In the Streets: Urban Environmental Protests

The London Climate Camp took down their tents, windmills and solar panels yesterday, after a week on Blackheath. Neighbours are reported to have brought them over cakes and vegetables, and an impromptu soccer game was organized against a local team. On the same day, near the city of Quanzhou (China) an environmental protest of a very different kind started up: 10,000 people, outraged by the level of pollution they are obliged to live with, clashed with police and took two government officials hostage.

Really, both events are about the same thing: people pushing their governments to play their part in balancing out the environmental excesses of business and to help build a world that will remain livable both today and tomorrow.

Governments need that push. But given the choice I think we'd all rather stay on the side of the spectrum with windmills and cake, rather than the one with riot police and hostages.


The press had been calling the the Blackheath Climate Camp a "protest.” I'd call it a demonstration.

In the City (London's financial district) climate camp activists made clear what they were against: the green washing of coal fired power, the ineffective and distorted carbon trading structure, and political inaction on climate change. But at the Camp itself they also demonstrated what we could be doing instead. Not that anyone would want to live in tents on Blackheath forever. But the site and its facilities – from wind and solar energy to locally grown and seasonal food – demonstrated principles that could provide direction for a real alternative to our current heading.

If 3,000 people could set up a livable community for themselves in less than 24 hours, surely with a bit more time and resources we could do the same or better for the rest of the world.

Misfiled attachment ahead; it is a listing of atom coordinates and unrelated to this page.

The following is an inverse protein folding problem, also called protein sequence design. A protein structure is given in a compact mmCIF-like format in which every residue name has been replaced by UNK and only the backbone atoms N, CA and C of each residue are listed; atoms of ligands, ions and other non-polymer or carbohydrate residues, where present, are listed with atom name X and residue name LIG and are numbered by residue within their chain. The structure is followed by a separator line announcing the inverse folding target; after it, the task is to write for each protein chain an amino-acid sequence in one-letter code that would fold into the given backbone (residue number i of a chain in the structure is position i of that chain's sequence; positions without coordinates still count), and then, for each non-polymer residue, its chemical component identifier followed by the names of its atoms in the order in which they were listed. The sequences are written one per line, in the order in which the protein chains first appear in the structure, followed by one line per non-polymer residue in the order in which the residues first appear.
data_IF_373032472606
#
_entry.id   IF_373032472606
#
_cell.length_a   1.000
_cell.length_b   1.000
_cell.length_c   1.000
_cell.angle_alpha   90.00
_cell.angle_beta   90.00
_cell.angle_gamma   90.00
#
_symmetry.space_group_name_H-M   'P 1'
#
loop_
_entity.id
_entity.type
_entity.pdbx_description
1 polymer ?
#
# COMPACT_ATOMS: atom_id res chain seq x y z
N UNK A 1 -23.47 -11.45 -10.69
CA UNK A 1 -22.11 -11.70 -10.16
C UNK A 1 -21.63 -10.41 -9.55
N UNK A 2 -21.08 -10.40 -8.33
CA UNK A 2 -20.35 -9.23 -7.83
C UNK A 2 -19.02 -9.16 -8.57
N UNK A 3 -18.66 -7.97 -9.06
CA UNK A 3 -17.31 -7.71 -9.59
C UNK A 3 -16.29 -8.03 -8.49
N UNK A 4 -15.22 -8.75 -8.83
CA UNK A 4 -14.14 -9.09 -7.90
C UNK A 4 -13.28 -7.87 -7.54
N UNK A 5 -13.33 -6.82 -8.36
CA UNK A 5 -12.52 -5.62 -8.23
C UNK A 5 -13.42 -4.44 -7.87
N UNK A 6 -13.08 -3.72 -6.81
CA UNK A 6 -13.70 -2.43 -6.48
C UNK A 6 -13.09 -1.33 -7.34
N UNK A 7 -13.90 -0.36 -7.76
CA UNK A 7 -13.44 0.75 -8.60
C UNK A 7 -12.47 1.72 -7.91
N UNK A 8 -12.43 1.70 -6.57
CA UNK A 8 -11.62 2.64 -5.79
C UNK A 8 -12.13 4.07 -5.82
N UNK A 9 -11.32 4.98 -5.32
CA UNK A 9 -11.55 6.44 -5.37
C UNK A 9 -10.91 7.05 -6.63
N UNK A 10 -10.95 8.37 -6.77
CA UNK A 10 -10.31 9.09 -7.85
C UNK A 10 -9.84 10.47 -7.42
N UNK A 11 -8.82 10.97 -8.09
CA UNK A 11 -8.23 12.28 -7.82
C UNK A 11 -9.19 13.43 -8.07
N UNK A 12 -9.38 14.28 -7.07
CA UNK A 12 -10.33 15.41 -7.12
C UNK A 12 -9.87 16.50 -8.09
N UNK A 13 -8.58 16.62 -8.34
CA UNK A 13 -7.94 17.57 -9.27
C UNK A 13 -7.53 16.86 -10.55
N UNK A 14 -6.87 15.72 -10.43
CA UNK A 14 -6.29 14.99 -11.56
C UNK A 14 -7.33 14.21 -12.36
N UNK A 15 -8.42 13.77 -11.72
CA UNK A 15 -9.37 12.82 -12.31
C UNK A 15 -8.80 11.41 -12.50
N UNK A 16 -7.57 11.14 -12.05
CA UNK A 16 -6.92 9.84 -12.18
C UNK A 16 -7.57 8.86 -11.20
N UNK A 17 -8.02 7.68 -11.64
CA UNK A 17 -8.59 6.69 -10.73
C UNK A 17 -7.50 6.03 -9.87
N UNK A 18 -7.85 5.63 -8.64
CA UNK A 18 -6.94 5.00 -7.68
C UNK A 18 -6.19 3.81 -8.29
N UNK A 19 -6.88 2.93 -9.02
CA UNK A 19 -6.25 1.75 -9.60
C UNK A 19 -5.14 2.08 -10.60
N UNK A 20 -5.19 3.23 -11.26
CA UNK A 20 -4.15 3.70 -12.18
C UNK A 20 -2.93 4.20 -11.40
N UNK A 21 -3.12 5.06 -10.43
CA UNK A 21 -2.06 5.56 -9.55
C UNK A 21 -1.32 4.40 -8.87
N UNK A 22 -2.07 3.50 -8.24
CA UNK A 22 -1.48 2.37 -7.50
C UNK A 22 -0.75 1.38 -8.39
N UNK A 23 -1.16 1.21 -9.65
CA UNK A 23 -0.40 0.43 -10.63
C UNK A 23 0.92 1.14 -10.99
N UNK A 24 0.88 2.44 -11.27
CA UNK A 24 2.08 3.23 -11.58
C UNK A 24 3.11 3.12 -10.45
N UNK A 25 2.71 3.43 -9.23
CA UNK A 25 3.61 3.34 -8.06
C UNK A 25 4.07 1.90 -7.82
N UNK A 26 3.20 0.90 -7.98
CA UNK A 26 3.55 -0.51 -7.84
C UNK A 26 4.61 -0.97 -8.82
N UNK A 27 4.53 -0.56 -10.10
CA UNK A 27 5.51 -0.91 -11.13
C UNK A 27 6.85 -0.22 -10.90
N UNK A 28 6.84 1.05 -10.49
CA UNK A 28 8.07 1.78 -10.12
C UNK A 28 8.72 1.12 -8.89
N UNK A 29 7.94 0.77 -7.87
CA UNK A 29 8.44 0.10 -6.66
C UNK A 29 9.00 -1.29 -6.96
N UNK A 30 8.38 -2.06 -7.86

The protests in China are the other face of public unrest: protests turned ugly when things have already gone too far. And Tuesday's clash was not an isolated event. In 2005, the last year for which there is a published record, there were 50,000 pollution related protests in China. Greenpeace estimates that 320 million people drink unsafe water. Rates of cancer and respiratory diseases have soared. And in response people have taken to the streets, not with an alternative, but with a threat: “change, or else”.

Once violence starts, it is difficult to know where it will stop. A colleague of mine who works in China came back from a research trip to tell me that environmental protests were one of the biggest threats to the country's political stability.

Cities have always been the focus of important struggles. Blackheath itself was the assembly point for the 1381 peasants rebellion in England. The civil rights struggle in the United States was fought in the streets of its largest cities. More recently Seattle, Quebec city, and London itself have been flash points for resistance to world trade policies. Cities provide the perfect mix of people, institutions and media to act as a megaphone for popular discontent. And that's not necessarily a bad thing.

Democracy means more than a vote every 4 years. Taking to the streets sends a powerful message to politicians that there is support for more profound, creative and ambitious change. But that is an opportunity that won't be around forever. Water, food and health, all hot buttons for urban unrest, will all be affected by climate change. And while the violence in China may result in better environmental regulations, it is difficult to know what a government could do when faced with protests over a climate induced water shortage.

Cities, and all of us who live in them, have an important role to play right now. We need to make use of the stage the cities offer to demonstrate in favour of a desirable future. It's infinitely better than having to protest against a present that has already become unlivable.


Comments

1 Response to "In the Streets: Urban Environmental Protests"

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This is a blog for news and views on the future of sustainable cites. A major revamp is in the works. Until then I am keeping this version up as an archive of my past writing.

You can expect occasional updates, but not with the same frequency as in the past.

You can also find my writing on urban redesign and sustainability in ReNew Canada, The Mark, Sustainable Cities Canada, WorldChanging, and other more specialized academic publications.

Info on my consulting work, c.v. and current research focus is all here.